5/07/2009

No Longer a Bystander

  • http-blogs-fandm-edu-wp-content-blogs-dir-29-files-2012-04-malik-jpg Naomita Malik '09  

“When you put 600 students from six continents and 119 countries together, expect something to happen,” said Naomita Malik ’09

Since returning from the Education Without Borders conference, held in the United Arab Emirates last month, Malik has been e-mailing others who attended the conference, discussing economic and social issues and brainstorming solutions.

Malik, who represented Franklin & Marshall College and her home country of India at the conference, has even begun a dialogue about development issues in her own country with the former president of India.

Education Without Borders is a biennial international student conference, held this year at the Higher Colleges of Technology in Abu Dhabi, from March 31 to April 3. It aimed at creating cross-cultural links among the students and with the business, education, political and humanitarian leaders.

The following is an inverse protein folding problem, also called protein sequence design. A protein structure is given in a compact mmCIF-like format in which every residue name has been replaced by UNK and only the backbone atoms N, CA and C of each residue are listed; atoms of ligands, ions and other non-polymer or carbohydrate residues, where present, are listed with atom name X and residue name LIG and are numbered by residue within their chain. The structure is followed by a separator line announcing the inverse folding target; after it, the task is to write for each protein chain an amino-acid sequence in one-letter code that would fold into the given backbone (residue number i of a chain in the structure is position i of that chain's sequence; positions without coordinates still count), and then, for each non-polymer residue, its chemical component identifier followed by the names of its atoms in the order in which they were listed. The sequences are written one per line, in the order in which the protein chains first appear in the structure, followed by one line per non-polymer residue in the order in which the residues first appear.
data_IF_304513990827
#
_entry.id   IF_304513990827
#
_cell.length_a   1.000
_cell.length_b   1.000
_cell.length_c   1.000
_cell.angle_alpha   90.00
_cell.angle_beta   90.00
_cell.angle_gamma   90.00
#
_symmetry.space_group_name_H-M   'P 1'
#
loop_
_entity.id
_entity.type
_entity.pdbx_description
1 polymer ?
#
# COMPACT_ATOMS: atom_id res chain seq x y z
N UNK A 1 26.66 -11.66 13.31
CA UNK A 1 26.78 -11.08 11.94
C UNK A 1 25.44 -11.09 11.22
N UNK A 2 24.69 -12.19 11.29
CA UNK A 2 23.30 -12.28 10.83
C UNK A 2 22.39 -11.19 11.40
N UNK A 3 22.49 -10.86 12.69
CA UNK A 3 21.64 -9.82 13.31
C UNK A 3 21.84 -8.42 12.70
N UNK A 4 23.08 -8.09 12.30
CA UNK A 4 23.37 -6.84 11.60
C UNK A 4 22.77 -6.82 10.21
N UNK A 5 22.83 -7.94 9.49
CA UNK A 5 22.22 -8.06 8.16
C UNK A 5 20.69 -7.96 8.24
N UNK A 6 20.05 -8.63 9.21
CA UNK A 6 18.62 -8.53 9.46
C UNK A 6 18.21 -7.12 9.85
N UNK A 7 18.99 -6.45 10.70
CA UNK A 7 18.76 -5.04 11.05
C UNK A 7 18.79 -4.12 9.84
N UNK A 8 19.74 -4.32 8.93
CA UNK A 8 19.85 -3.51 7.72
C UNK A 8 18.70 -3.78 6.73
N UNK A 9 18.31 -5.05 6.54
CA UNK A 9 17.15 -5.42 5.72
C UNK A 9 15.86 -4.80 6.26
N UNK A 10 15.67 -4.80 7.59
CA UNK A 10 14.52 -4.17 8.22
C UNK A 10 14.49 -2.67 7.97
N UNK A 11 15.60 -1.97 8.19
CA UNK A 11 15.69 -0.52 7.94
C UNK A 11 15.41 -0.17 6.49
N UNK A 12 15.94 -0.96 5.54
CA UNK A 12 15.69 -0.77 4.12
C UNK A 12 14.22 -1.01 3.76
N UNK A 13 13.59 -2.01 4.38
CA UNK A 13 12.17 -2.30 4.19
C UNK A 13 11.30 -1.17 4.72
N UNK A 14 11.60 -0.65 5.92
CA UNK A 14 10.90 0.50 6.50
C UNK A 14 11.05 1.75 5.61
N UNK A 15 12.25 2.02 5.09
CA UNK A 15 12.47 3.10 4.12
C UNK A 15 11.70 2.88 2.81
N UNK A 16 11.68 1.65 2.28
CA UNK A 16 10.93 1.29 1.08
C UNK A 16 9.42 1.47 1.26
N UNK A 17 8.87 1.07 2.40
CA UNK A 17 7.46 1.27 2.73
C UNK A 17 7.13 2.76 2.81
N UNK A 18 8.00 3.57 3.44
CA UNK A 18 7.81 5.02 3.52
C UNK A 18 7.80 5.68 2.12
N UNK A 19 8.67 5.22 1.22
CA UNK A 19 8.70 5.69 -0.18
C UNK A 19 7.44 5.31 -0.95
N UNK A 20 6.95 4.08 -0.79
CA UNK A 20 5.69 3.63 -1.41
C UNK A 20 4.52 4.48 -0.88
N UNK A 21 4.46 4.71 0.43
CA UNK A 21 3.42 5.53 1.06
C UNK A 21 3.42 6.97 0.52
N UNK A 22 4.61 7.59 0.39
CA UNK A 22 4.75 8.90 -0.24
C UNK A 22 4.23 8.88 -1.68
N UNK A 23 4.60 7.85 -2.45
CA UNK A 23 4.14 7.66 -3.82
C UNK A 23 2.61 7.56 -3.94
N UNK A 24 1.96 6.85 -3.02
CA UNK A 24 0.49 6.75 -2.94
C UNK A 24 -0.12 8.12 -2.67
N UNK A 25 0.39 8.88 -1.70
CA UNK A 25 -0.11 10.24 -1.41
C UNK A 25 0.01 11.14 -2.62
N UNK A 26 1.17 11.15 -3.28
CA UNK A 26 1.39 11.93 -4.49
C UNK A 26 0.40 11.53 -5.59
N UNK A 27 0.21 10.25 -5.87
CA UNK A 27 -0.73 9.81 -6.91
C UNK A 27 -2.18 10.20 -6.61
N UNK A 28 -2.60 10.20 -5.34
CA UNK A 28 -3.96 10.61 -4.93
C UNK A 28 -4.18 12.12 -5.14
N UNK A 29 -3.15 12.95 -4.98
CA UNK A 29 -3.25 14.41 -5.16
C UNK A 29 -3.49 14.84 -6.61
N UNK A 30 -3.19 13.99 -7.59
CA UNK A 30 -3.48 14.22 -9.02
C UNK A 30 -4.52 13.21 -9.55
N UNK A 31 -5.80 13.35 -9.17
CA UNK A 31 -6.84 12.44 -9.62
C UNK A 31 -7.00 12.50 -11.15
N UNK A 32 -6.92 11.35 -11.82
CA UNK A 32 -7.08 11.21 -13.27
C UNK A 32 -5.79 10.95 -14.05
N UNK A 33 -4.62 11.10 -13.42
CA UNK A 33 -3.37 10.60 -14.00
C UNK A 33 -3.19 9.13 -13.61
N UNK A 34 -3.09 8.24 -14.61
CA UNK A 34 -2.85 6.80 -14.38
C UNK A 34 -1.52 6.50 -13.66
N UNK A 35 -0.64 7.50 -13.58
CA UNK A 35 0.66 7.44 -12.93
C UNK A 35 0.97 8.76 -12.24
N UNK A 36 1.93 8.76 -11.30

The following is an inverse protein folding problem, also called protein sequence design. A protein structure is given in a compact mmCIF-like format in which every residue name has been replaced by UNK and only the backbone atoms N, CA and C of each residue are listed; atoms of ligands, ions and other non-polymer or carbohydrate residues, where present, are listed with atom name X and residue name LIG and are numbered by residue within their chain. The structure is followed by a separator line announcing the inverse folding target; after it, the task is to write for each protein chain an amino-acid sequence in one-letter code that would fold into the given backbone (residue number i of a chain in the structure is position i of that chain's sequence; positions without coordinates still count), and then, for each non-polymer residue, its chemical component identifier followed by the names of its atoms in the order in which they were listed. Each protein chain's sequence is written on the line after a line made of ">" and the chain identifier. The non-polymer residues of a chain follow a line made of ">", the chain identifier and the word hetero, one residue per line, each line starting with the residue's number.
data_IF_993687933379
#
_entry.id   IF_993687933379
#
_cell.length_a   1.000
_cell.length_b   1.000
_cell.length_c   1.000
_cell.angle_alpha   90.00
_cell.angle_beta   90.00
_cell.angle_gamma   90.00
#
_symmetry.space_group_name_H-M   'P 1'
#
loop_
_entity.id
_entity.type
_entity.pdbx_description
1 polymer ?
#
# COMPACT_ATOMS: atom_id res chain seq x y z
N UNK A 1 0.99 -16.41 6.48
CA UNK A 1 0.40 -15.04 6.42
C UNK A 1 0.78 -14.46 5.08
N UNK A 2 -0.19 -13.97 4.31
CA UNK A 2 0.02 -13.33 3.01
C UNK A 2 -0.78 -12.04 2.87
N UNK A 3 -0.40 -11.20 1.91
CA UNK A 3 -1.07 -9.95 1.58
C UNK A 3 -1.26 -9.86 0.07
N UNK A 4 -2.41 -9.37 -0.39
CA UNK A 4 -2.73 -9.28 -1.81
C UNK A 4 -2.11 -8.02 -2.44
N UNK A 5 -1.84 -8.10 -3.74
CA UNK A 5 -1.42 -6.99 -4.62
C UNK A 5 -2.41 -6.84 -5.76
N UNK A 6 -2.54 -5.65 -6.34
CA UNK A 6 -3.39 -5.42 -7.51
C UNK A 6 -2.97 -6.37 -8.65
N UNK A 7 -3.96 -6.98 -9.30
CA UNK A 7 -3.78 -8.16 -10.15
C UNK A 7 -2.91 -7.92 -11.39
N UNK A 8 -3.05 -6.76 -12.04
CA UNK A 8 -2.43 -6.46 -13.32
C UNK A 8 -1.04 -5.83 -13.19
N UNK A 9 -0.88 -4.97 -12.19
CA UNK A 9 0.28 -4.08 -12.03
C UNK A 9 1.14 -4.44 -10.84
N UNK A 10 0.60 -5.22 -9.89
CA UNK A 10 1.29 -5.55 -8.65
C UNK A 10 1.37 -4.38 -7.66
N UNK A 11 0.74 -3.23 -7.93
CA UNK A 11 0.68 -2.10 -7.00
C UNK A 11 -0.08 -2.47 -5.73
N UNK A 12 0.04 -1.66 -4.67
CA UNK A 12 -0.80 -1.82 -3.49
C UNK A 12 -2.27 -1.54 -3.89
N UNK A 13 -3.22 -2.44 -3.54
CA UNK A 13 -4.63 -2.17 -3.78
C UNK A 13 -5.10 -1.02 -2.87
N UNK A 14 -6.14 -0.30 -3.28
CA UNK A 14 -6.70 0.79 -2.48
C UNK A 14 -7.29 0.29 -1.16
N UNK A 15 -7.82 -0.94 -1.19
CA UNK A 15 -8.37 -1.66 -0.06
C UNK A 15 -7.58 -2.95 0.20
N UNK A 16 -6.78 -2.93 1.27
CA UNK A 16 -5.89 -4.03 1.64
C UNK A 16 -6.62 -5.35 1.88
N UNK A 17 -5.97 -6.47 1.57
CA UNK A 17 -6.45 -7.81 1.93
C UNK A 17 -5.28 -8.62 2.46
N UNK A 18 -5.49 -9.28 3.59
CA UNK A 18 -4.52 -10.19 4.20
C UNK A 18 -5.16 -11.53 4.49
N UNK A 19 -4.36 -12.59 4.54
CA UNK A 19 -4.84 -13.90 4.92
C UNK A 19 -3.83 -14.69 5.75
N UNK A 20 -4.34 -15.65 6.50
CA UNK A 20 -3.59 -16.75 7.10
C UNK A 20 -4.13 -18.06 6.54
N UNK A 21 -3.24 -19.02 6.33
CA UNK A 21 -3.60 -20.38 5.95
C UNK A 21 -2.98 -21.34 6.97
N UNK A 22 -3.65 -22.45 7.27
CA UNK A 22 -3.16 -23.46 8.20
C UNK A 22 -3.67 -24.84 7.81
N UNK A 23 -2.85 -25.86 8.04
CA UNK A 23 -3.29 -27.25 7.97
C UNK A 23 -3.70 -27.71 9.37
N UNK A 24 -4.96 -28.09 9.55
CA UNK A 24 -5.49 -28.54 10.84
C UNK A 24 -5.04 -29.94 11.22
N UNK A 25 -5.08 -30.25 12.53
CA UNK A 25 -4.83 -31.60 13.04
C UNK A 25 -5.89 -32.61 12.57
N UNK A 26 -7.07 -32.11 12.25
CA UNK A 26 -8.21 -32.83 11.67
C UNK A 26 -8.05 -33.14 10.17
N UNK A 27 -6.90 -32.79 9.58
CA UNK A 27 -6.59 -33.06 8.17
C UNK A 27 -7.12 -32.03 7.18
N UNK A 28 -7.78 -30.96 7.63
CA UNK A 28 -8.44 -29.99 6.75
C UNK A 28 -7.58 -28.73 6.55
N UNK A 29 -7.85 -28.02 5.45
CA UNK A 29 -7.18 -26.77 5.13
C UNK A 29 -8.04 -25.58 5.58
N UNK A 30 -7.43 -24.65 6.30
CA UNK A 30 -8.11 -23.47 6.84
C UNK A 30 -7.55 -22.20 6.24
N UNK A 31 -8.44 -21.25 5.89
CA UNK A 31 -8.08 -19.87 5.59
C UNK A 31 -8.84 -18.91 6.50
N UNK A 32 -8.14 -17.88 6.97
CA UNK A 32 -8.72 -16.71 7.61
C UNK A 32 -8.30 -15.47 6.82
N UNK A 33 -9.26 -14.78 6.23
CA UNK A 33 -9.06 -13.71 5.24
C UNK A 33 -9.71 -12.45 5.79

“It opened my eyes to the reality that I must not be a bystander looking at the problems of the world,” Malik said. “I am responsible to be part of the solution.”

Malik submitted a paper on the socio-economic and political effects of global climate change to earn an invitation to the conference, and the College helped to fund the trip.

The conference was meant to be a two-way learning experience aimed at building relationships and understanding new perspective, she said. “You are basically a sponge while there, trying to take in everything you can. It is what you do after that is the real effect of the conference,” she said.

Conversations started at the conference have continued through e-mails and chats on Facebook.

“We’re still talking,” Malik said. “Every day I receive e-mails, papers and articles from friends discussing ideas, sharing concerns and talking about how to move to solutions.”

Among the world leaders who attended was A. P. J. Abdul Kalam, former president of India, who recently sent Malik an e-mail about his perspective on several issues they had discussed at the conference.

“He also asked me what I wanted to be remembered for, and what I would like the world to be like in 2030,” Malik said. Understandably, she is taking her time before writing back. “It’s not the kind of question and he’s not the kind of person you answer lightly.”

After graduation, Malik plans to pursue a master of business administration degree at the University of Notre Dame. Her studies will be funded by Ernst & Young, a global business-consulting group based in the United Kingdom, through the company’s Your Master Plan program.

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